Hillsborough Disaster victims' tissue kept from post mortems
Tissue taken from the bodies of victims of the Hillsborough Disaster was retained without their families being told, the Hillsborough Independent Panel has said.
The panel, which is examining documents relating to the 1989 disaster, said after 10 post-mortem tests tissue was taken for further examination and kept.
The panel said the removal was "in accordance with established practice at the time".
It has written to affected families.
A spokesperson for the panel said: "The panel regards the personal details as strictly confidential to those families concerned, and not for public disclosure.
"Where families want to, we will discuss with them the options in relation to remaining tissue, and assist them to ensure it is dealt with respectfully in accordance with their wishes."
Ninety-five fans died in a crush at the FA Cup semi-final at Sheffield Wednesday's ground in April 1989, a 96th supporter, Tony Bland, died in 1993.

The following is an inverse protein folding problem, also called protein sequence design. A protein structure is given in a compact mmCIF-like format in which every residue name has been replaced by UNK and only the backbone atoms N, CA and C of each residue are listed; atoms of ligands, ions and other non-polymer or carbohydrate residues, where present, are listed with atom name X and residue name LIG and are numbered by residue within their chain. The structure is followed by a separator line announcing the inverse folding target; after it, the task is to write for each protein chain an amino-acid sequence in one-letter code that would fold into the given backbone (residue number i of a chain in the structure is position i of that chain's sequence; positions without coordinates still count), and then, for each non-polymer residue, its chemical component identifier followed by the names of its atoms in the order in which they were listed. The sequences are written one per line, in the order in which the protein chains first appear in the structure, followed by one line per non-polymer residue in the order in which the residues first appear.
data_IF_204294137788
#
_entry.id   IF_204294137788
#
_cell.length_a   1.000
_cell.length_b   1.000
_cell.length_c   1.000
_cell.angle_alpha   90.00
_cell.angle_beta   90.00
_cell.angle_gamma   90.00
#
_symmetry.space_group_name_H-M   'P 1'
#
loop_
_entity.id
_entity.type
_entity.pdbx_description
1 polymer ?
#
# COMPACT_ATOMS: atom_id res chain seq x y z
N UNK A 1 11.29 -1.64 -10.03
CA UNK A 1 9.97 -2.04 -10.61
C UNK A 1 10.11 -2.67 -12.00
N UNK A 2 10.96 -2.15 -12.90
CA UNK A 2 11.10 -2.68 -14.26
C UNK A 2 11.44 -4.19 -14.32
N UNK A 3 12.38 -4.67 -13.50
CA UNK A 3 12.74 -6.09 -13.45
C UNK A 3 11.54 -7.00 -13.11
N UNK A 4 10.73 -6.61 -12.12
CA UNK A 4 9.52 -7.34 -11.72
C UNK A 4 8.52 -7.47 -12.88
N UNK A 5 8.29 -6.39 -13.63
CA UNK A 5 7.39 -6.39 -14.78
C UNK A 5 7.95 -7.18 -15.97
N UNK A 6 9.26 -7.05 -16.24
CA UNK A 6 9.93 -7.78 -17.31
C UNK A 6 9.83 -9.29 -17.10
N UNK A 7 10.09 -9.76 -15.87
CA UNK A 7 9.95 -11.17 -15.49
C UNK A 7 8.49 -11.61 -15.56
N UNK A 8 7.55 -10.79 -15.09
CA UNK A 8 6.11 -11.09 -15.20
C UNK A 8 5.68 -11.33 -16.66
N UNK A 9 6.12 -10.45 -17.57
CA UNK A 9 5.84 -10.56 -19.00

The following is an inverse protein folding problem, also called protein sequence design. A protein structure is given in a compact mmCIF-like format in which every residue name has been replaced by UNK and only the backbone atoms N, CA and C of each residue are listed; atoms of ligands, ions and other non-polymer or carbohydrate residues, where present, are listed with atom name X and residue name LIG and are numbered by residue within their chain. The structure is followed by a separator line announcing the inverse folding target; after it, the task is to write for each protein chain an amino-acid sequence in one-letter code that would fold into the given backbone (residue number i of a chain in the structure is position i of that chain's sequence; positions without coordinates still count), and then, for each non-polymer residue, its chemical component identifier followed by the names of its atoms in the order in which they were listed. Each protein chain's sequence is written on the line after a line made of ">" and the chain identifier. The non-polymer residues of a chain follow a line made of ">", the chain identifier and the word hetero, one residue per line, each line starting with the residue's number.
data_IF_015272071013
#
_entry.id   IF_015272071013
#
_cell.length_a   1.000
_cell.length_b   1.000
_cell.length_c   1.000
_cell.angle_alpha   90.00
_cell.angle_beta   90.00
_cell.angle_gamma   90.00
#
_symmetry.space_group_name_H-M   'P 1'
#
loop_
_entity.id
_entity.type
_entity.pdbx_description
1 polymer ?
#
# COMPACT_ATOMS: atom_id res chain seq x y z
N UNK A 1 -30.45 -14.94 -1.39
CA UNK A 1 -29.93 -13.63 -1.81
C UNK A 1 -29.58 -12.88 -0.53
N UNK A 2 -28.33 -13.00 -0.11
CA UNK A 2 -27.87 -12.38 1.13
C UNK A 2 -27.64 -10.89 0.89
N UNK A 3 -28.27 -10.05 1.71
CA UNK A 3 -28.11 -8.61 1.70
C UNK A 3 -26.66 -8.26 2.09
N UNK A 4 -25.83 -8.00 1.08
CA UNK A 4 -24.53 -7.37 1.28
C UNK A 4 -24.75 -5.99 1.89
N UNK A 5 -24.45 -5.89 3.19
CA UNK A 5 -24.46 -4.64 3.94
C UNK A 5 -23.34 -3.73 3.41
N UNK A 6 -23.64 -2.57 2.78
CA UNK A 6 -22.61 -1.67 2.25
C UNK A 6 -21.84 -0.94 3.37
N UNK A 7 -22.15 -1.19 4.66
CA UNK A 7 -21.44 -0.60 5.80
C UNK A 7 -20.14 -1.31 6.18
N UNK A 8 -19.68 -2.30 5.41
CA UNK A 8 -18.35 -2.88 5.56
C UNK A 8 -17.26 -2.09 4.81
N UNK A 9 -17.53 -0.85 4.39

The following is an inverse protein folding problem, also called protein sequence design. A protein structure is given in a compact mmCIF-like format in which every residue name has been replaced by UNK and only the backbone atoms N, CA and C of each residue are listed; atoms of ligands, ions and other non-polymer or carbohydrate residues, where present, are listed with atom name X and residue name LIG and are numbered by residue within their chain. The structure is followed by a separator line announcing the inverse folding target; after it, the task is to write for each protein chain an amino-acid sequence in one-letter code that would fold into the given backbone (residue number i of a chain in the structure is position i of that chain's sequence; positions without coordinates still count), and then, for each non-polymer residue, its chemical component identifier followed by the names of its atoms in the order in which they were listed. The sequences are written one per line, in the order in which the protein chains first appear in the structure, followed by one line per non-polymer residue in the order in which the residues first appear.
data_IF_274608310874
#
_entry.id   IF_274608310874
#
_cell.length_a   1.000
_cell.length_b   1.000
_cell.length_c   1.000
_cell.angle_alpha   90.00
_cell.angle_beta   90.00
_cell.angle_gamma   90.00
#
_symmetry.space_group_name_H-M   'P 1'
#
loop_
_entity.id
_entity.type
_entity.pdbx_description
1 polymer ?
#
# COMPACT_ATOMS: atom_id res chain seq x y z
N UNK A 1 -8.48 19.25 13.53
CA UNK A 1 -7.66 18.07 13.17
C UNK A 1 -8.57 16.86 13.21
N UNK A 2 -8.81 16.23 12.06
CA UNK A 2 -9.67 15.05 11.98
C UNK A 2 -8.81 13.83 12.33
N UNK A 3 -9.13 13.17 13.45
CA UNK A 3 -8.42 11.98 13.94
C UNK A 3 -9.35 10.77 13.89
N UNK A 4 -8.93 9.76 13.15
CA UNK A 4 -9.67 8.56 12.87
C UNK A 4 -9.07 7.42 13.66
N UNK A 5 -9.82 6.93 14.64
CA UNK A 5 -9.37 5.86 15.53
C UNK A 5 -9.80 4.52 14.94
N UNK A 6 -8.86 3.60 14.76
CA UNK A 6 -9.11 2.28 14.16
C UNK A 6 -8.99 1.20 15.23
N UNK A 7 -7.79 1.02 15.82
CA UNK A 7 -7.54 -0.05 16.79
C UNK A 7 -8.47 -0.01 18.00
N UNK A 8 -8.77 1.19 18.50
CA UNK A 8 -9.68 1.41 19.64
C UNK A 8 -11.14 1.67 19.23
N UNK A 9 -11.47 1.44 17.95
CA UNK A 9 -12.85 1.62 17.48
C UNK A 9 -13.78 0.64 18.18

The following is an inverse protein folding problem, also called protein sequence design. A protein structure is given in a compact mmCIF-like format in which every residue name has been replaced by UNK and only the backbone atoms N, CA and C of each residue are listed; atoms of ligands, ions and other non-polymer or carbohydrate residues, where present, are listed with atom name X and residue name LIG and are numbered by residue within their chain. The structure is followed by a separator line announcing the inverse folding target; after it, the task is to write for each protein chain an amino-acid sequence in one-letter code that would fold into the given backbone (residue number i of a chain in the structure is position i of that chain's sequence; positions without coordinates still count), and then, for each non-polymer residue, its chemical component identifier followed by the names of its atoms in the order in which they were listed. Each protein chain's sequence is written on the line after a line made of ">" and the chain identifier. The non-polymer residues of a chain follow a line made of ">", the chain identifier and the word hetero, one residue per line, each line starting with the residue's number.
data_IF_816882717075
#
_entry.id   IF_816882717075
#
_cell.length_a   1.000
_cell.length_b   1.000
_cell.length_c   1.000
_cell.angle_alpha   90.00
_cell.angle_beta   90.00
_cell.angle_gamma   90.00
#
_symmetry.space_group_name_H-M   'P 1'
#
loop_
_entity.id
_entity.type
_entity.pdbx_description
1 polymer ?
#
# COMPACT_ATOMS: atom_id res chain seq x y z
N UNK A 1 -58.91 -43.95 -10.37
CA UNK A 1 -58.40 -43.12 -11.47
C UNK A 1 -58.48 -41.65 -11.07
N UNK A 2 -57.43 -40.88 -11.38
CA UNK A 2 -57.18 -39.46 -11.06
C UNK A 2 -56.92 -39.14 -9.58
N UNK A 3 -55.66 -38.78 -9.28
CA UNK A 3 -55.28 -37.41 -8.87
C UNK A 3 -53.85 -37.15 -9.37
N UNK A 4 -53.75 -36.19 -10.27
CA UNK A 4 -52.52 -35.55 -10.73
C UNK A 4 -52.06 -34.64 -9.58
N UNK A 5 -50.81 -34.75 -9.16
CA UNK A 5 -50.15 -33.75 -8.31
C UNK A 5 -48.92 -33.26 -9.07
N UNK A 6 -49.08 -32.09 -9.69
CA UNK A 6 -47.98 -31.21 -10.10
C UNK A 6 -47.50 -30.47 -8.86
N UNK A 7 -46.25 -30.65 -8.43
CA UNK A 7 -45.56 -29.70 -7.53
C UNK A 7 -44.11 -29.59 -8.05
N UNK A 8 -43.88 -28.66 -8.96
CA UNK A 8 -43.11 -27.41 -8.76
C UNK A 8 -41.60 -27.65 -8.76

The Right Reverend James Jones, Bishop of Liverpool and chair of the Hillsborough Independent Panel, said: "I am sorry that this additional distress has been caused to some of the Hillsborough families, who have suffered greatly already.
"I know from my previous experience in Liverpool how much anguish has resulted from this practice.
"The panel believes that it is right that affected families should have the chance to find out about this now."
In 1999 it emerged that Liverpool's Alder Hey Children's Hospital had retained organs and tissue from dead babies without their parents' knowledge, as had other hospitals.
The 2004 Human Tissue Act made it illegal to remove or store human tissue without appropriate consent.
Dr Bill Kirkup, a medically qualified member of the Hillsborough Independent Panel, said: "New legislation and professional guidance have been introduced to ensure that nothing is removed from a body without the knowledge of relatives and that all body tissue is properly dealt with in accordance with relatives' wishes.
"This legislation and guidance was not in place at the time of the Hillsborough post mortems, and sadly the result has been additional distress.
"We are dealing with this as sensitively as we can, and I hope that families' privacy will be respected."
The Hillsborough Independent Panel was set up in 2009 to examine all documents relating to the disaster.